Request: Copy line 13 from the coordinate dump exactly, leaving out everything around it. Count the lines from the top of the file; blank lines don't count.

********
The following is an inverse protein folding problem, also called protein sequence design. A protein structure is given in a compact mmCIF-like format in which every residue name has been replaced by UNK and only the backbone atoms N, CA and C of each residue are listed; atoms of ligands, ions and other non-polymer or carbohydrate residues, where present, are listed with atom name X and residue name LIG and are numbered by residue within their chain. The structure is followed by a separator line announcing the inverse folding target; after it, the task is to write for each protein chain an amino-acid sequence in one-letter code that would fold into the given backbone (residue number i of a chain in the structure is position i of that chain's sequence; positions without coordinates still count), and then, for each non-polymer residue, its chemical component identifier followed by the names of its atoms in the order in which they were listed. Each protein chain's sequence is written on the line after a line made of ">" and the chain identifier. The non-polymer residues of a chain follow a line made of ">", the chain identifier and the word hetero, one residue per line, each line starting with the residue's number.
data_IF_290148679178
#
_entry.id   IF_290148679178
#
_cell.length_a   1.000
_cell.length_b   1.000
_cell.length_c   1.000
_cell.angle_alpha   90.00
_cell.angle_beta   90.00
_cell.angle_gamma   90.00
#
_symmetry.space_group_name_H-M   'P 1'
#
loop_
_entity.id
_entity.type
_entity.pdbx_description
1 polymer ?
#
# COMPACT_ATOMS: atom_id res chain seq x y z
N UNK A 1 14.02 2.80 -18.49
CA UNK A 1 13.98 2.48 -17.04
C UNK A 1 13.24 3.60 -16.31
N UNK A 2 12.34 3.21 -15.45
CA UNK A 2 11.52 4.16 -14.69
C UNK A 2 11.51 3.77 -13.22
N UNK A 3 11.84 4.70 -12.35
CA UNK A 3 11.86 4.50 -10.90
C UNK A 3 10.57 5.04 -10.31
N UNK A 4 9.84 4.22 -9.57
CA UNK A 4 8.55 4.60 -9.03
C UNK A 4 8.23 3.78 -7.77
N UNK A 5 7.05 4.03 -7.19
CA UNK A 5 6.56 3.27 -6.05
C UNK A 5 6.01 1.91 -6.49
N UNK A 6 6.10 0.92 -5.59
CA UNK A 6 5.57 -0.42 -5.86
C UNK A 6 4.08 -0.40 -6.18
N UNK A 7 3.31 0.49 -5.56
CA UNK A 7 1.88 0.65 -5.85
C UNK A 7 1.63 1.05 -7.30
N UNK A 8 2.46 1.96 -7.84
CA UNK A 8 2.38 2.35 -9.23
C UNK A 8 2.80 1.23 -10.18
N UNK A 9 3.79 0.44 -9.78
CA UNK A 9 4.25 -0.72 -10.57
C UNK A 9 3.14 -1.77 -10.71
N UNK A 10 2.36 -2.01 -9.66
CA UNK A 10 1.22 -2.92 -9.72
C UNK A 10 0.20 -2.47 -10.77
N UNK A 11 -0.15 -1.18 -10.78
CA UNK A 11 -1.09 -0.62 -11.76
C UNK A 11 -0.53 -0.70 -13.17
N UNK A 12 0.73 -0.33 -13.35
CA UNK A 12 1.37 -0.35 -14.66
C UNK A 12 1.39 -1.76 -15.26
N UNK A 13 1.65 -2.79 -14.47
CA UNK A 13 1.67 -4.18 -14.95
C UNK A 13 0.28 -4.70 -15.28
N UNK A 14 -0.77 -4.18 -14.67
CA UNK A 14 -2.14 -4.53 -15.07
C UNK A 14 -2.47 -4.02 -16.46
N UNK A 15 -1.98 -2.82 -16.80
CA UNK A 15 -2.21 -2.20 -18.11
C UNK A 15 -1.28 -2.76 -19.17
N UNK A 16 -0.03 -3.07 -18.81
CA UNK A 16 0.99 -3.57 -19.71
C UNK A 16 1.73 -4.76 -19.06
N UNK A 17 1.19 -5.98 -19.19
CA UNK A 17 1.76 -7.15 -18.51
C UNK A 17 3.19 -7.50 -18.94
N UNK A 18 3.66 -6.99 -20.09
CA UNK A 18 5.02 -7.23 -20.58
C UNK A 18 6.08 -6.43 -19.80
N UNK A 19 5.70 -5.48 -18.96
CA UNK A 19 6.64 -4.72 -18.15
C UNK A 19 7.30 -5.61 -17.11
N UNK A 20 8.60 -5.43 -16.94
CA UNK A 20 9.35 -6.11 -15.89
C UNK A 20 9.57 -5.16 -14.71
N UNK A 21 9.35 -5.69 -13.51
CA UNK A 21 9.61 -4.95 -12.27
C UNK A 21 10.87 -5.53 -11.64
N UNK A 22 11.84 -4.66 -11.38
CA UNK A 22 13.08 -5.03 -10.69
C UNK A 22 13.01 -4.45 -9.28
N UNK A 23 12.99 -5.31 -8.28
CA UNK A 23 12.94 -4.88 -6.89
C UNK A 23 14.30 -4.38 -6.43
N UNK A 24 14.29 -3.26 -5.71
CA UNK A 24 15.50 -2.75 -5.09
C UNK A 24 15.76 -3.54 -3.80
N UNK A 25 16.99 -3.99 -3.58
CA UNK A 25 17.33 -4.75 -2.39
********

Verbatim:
_symmetry.space_group_name_H-M   'P 1'